As world leaders gather this week at COP26 to negotiate their climate change commitments, we ask – will they include a credible commitment to fight corruption?

Because if there is one thing that will scupper efforts to address the climate crisis, it is corruption. Yet corruption is strangely missing from the conversation. Here are some things that deserve to be talked about louder.

This Working Paper details the findings of a survey of Indonesians’ perceptions of corruption, the economy and the environment in July 2021.

The survey was a joint initiative of the Green Corruption team at the Basel Institute on Governance and leading Indonesian pollster Lembaga Survei Indonesia (LSI). It consisted of a national public opinion survey covering 2,580 respondents and in-depth interviews with 30 private-sector representatives working in various natural resource sectors.

How do illegal wildlife products, live animals, exotic marine species and illegally logged timber end up in stores, zoos, aquariums and homes on the other side of the world?

Too easily, is the answer. Weaknesses in global supply chains make them vulnerable to exploitation by organised crime groups and bad actors working in legitimate businesses. Corruption opens the door to that exploitation. And the easy possibilities for laundering money from environmental crimes makes this illicit activity attractive to criminals around the world.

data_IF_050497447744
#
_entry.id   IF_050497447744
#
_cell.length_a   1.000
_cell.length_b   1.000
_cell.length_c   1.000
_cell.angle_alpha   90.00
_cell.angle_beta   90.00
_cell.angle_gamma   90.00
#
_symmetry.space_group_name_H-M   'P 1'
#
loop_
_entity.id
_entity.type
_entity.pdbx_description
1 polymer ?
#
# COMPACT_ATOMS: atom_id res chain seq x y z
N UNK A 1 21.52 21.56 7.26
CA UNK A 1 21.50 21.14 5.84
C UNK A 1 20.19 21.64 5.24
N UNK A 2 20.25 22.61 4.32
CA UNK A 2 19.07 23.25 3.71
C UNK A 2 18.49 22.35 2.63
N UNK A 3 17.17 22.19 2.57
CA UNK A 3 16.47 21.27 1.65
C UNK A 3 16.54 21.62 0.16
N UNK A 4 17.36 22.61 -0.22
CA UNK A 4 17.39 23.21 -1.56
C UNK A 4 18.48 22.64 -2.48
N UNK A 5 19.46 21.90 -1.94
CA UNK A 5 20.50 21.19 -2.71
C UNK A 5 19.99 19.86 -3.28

Business, conservation, anti-corruption, global trade, compliance and risk management. International law, organised crime enforcement, standard-setting, political economy analysis and social norms. The inaugural Corrupting the Environment dialogue used all these lenses to examine the “vicious triangle” that undermines sustainable development: corruption, illicit trade and environmental degradation.

The Confederación Patronal de la República Mexicana (COPARMEX) and Global Compact Network Mexico signed an agreement stating that they will comply with the Sustainable Development Goals in Mexico, specifically the 16th goal. The agreement refers to the action and involvement of more than 36,000 partner companies, 17 national work commissions, as well as 65 business centers throughout the country.  

This Working Paper aims to contribute to the international policy dialogue on the link between asset recovery and countries’ pursuit of the Sustainable Development Goals.

It contends that supporting countries in recovering stolen assets and promoting sustainable development are mutually reinforcing. It also aims to correct the false reputation of asset recovery as a very technical legalistic field of development cooperation, and to generate broader understanding of the far-reaching role that asset recovery can play to foster development.